The common core of therapy
 The common core of therapy

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The common core of therapy

Across mental health and behavioural problems, ‘Dodo bird’ findings that bona fide therapies have similar effects have turned attention to the ‘common factors’ they share rather than how they differ. A collection specially catalogued to explore this important issue starting with the analyses most recently added or updated, totalling today 81 documents.

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ABSTRACT 2011 HTM file
Evidence-based therapy relationships: research conclusions and clinical practices

Draws conclusions and makes recommendations based on research syntheses commissioned by the American Psychological Association on effective therapeutic relationships and how to match therapeutic style to different patients – work critical to recovery from addiction.

REVIEW 2011 HTM file
Evidence-based psychotherapy relationships: Managing countertransference

This meta-analytic review commissioned by the American Psychological Association finds that therapists with the self-awareness and other abilities to recognise, understand and use their reactions to clients, even when these are driven by the therapist's own internal conflicts, do better therapy and have more satisfied clients.

REVIEW 2011 HTM file
Evidence-based psychotherapy relationships: Repairing alliance ruptures

This meta-analytic review commissioned by the American Psychological Association finds that repairing breakdowns in the alliance between therapist and client improves outcomes, and that 'rupture repair' training makes a difference, especially in the cognitive-behavioural approaches commonly used in addiction treatment.

REVIEW 2011 HTM file
Evidence-based psychotherapy relationships: Collecting client feedback

This meta-analytic review commissioned by the American Psychological Association finds outcomes improve (and clients doing poorly can be 'rescued') when therapists get real-time feedback on patient progress and the client-therapist relationship. Providers may want to consider one of the evaluated systems or an alternative.

ABSTRACT 2011 HTM file
Evidence-based psychotherapy relationships: Congruence/genuineness

This meta-analytic review commissioned by the American Psychological Association finds that in the (mainly Western) cultures where these studies have been done, outcomes improve the more therapists are seen as genuine by their clients and relating to them human to human rather than as an authority figure.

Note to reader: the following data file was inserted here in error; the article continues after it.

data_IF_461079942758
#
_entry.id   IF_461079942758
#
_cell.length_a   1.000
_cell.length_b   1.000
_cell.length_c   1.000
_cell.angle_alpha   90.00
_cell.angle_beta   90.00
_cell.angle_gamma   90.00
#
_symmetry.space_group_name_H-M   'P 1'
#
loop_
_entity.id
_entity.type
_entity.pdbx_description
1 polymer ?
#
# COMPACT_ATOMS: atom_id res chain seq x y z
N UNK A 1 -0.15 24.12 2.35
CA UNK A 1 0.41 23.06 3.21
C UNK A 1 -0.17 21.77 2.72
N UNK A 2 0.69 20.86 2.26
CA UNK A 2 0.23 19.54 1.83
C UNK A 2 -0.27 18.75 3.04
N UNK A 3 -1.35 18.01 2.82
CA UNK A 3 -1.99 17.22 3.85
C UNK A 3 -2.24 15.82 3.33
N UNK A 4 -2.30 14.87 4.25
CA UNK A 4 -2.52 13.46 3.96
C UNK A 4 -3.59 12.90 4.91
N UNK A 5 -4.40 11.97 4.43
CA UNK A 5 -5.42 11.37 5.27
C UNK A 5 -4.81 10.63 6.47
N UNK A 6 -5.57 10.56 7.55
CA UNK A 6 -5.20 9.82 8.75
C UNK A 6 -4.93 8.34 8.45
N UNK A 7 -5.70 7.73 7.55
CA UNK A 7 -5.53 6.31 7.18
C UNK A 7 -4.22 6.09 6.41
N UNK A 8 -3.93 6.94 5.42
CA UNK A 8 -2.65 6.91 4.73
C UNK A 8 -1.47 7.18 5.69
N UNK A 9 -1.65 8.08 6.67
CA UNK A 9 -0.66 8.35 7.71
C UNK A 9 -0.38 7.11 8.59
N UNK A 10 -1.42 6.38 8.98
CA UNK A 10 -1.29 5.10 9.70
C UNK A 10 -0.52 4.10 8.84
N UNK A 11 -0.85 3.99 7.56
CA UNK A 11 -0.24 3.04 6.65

REVIEW 2011 HTM file
Evidence-based psychotherapy relationships: Goal consensus and collaboration

This meta-analytic review commissioned by the American Psychological Association finds that outcomes improve the more clients and therapists agree on goals and methods and form collaborative working relationships to implement those agreements. The findings support deep patient involvement in deciding treatment goals and methods.

REVIEW 2011 HTM file
Evidence-based psychotherapy relationships: Positive regard

This meta-analytic review commissioned by the American Psychological Association finds outcomes improve the more therapists are consistently warm and show high regard for clients. Given the stigma and low regard attached to addiction and addicts, these findings have important implications for promoting recovery.

REVIEW 2011 HTM file
Evidence-based psychotherapy relationships: Cohesion in group therapy

This meta-analytic review commissioned by the American Psychological Association suggests that fostering cohesion between leaders and groups, and within groups, is often an important way to improve group therapy outcomes. Practice recommendations will help group leaders make the most of this common substance use treatment format.

REVIEW 2011 HTM file
Evidence-based psychotherapy relationships: Alliance in couple and family therapy

This meta-analytic review commissioned by the American Psychological Association revealed that relationships between therapists and couples or families are as important as in individual therapy. Practice recommendations will aid therapists working with couples and families, among the most effective ways to treat substance use problems.

REVIEW 2011 HTM file
Evidence-based psychotherapy relationships: Empathy

This meta-analytic review commissioned by the American Psychological Association finds that the more therapists communicate their understanding of and compassion for clients, the better the outcomes. Recommendations will aid counsellors and therapists and help workforce development staff foster this important attribute.


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